Being a growth investor, I am always interested in the tech startup scene. However it is recently that I start to notice a worrying trend about the world of startups.
Here are my insights:
- Students, schools, and practically everyone now are “inspired” to build a startup, for the sake of building one. There are no valid reasons to build it, nor the correct team members, business model, problem-solution factor. People now build startups purely because its “cool” to be an “entepreneur”.
- Youngsters are being led to the dream of running startups due to the capitalist nature of education.
- Older corporations thinking that the way to hire millennials into their workforce is to adapt the “startup culture”, making their offices cool, swanky, and throw in high pay and benefits.
- Every single company now wants to add in a technology element, thinking that their business will explode 100 fold simply because they are able to build an app for “char kuey tiao”, or a website for confinement services.
- The lure of billion dollar “millennials” and “lucky people” who run the Facebooks, Amazons, Netflix and Googles of the world makes people think that the money is there.
- Investors not wanting to mix out, flood the tech space with venture capital thinking that they can flip easy returns of 100 baggers and above within short periods of time.
- Startup founders claiming themselves as “Entepreneurs” always “want to make the world a better place” and “want to create value for society”. But nothing is mentioned (usually) about how to bring in cash flow (aka. how to bring rice to their table), how to build up their sell their product, how to gain customers, how to manage their finance, how to run their operations. Nothing is concrete, just a fascination and idea; a Dream.
- Employees claiming that work sucks, and want a “work-life-integration” world where they are “passionate” about what they work in, and all that sort. And usually they jump into fields that they have no idea what to do with, AKA (non-core competency).
All of the above and more, has led to an impressive boom of the technology world. And this has given rise to extreme over-valuations of technology-related companies, which then lures other companies to “adopt” technology by adding some component of tech into their business, be it an “irrelevant and useless” mobile app, website, or software.
But think it through;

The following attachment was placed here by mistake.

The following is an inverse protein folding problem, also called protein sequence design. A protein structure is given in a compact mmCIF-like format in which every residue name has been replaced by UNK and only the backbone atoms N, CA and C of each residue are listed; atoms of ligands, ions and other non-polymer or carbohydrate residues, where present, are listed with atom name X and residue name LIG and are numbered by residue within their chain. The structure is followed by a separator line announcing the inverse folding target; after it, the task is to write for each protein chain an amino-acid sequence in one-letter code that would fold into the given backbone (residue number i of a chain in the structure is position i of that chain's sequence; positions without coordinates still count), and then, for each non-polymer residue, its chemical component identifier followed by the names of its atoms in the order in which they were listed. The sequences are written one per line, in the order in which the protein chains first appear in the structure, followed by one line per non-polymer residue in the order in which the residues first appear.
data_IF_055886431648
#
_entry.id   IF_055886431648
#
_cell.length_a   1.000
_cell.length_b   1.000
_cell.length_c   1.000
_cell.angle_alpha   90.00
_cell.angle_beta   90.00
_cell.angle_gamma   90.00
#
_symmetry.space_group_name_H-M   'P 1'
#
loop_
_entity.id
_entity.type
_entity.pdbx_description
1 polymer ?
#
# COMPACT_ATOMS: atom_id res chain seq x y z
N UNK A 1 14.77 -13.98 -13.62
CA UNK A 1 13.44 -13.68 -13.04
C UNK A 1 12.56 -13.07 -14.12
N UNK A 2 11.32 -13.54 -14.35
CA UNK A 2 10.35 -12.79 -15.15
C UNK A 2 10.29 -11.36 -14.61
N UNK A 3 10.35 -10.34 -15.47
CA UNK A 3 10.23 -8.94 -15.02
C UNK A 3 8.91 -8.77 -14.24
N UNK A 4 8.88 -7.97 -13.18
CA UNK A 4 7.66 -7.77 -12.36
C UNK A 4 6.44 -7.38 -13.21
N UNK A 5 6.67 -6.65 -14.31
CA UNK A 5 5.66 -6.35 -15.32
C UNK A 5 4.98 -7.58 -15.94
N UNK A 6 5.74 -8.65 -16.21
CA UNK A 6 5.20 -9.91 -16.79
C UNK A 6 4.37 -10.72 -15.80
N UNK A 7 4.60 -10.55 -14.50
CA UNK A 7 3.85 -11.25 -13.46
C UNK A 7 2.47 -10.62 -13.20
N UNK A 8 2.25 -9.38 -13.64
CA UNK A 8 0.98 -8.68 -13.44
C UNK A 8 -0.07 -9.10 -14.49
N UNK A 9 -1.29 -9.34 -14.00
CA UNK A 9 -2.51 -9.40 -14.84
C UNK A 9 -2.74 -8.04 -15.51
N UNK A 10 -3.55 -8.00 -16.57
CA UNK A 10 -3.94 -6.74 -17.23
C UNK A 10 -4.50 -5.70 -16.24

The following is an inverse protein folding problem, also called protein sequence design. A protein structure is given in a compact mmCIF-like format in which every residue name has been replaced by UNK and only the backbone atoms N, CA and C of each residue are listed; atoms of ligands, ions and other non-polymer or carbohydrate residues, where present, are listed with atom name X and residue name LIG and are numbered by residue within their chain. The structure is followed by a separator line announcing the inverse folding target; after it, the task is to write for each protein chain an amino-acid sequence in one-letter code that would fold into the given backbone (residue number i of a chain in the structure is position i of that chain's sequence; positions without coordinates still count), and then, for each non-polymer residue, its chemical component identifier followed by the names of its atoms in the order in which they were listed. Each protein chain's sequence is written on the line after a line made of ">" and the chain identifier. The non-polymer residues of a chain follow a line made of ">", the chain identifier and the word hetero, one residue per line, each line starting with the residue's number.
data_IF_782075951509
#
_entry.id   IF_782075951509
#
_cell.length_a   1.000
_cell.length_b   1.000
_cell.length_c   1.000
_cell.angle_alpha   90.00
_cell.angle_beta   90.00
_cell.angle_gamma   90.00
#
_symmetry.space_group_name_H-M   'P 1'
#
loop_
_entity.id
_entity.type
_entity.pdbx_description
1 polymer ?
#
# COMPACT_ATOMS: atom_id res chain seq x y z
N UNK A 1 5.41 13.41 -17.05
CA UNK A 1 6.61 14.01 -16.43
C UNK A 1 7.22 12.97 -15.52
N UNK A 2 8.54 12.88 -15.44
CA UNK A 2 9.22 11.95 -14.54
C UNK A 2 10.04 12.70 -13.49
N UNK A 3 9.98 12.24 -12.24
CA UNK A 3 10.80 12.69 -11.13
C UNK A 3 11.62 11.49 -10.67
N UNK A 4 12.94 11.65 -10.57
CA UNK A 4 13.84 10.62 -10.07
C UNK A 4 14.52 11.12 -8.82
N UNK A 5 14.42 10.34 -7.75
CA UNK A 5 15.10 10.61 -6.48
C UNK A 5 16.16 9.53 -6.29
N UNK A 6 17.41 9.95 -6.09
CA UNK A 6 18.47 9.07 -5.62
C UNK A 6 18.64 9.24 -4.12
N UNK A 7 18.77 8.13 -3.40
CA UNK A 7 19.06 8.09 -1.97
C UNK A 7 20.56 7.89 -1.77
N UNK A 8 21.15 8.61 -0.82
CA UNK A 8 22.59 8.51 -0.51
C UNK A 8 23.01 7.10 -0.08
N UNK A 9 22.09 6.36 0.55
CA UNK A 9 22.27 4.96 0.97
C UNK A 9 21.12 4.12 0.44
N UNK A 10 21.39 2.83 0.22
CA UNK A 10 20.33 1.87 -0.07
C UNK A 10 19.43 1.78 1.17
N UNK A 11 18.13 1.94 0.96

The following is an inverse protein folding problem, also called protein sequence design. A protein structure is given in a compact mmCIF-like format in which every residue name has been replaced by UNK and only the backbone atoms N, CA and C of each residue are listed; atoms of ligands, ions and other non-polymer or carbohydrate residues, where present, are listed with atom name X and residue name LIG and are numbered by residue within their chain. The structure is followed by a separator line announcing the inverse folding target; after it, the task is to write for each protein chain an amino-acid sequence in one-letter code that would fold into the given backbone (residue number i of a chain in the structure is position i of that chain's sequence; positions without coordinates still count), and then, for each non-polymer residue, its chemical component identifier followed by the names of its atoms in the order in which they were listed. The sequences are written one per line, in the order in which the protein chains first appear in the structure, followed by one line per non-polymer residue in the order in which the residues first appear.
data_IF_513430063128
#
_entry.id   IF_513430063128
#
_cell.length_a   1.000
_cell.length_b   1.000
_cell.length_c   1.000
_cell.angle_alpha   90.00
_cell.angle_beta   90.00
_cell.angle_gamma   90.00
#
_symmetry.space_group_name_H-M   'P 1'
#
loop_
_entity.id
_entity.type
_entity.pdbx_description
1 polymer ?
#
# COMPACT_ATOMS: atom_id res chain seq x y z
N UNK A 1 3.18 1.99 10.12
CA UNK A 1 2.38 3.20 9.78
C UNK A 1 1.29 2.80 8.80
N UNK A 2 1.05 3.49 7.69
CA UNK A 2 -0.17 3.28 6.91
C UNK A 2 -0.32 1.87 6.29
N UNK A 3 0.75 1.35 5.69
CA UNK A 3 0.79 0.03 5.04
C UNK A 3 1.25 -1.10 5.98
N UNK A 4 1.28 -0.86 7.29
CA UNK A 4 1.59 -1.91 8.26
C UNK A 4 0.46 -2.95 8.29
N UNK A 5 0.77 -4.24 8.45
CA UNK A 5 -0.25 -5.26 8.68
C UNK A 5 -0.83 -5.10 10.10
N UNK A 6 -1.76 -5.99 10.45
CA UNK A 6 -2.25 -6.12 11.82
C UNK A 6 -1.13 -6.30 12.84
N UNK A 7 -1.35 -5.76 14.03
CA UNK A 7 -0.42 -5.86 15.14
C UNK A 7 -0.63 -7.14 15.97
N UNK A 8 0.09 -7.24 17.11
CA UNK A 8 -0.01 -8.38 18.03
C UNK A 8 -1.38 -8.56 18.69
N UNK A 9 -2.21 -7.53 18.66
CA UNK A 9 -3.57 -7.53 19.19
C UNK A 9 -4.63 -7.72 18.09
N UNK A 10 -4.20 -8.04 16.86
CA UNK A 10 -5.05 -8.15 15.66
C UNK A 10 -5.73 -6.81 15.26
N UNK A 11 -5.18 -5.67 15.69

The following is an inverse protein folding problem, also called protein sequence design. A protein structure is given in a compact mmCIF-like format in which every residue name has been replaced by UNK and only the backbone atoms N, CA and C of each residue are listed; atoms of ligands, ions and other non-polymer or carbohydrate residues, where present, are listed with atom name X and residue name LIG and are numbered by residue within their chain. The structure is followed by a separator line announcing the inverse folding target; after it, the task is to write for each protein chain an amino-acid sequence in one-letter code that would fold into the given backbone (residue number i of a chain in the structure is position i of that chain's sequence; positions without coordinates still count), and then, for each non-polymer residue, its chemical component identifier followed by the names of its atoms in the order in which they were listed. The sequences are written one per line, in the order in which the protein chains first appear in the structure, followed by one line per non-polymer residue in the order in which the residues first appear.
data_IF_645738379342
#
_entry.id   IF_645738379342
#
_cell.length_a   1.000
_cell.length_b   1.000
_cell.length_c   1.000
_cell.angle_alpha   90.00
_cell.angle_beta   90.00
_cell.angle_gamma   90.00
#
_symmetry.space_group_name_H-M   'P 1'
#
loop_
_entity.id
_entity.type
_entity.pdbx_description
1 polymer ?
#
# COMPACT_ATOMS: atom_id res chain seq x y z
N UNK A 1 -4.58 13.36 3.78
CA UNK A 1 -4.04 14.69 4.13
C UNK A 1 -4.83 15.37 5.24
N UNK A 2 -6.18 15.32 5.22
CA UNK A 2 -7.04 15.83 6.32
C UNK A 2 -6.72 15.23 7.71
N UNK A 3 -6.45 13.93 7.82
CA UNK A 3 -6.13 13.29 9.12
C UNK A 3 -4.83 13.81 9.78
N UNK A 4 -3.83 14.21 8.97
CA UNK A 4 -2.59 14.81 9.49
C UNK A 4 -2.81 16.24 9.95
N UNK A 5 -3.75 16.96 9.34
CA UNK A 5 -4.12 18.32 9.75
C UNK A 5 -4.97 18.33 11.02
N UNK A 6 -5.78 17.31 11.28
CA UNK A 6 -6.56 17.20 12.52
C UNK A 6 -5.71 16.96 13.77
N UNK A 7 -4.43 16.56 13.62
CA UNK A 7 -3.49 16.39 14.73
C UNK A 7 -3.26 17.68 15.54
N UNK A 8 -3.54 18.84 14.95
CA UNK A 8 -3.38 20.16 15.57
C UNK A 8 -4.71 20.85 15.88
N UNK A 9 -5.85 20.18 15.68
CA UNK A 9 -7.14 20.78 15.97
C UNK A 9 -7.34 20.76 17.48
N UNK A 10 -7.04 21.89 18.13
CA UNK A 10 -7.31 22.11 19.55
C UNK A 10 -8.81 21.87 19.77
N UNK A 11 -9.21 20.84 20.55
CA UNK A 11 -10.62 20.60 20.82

- Are these startups really useful at creating value?
- How many startups really succeed?
- Why do some startups succeed and others don’t?
- What are the key elements we look for in potentially successful startups?
- What are the founder traits and circle of competence?
- Do the team members gel well?
- What’s the industry lacking that needs their product?
- What is the business model that allows them to generate value to society and at the same time create cash for themselves, their investors, and their employees?
With the thought process as above, the structure of 3R principle comes back into play. Taking into consideration, value investing can also be applied to private equity and private businesses, as well as public companies. In fact, private business and public companies are one and the same; BUSINESS ENTITIES. And what is the real purpose of businesses? To generate money.
VCs and PE firms should apply the techniques of value investing into their investment strategy, through scuttlebutt and the strategies employed by mega investors like Peter Lynch, Warren Buffett and the likes, and the risks of investing in startups will significantly reduce.
Startup founders should also learn the art of value investing to understand the facts on how and why companies are valued, and therefore able to realistically apply business concepts into their companies, instead of relying on selling “dreams”.
Because we are living in a “dream world” now due to exceptionally low interest rates and extreme quantitative easing measures, the market is flooded with easy and cheap cash which hot money needs to find a place to burrow into, and the tech space is currently one of it. Which therefore means that as an investor, one should err towards caution at such risky times, to avoid substantial financial loss, when the world is currently relying on the “greater fool” theory.
To sum it up, I would like to quote a paragraph on Howard Marks article recently called: Yet Again.
Two friends meet in the street, and Jim tells Sue he has some great sardines for sale. The fish are pedigreed and pure-bred, with full papers and high IQs. They were individually de-boned by hand and packed in the purest virgin olive oil. And the label was painted by a world-renowned artist.
Sue says, “That sounds great. I could use a tin. How much are they?” and Jim tells her they’re $10,000. Sue responds, “That’s crazy, who would eat $10,000 sardines?” “Oh,” says Jim, “these aren’t eating sardines; these are trading sardines.”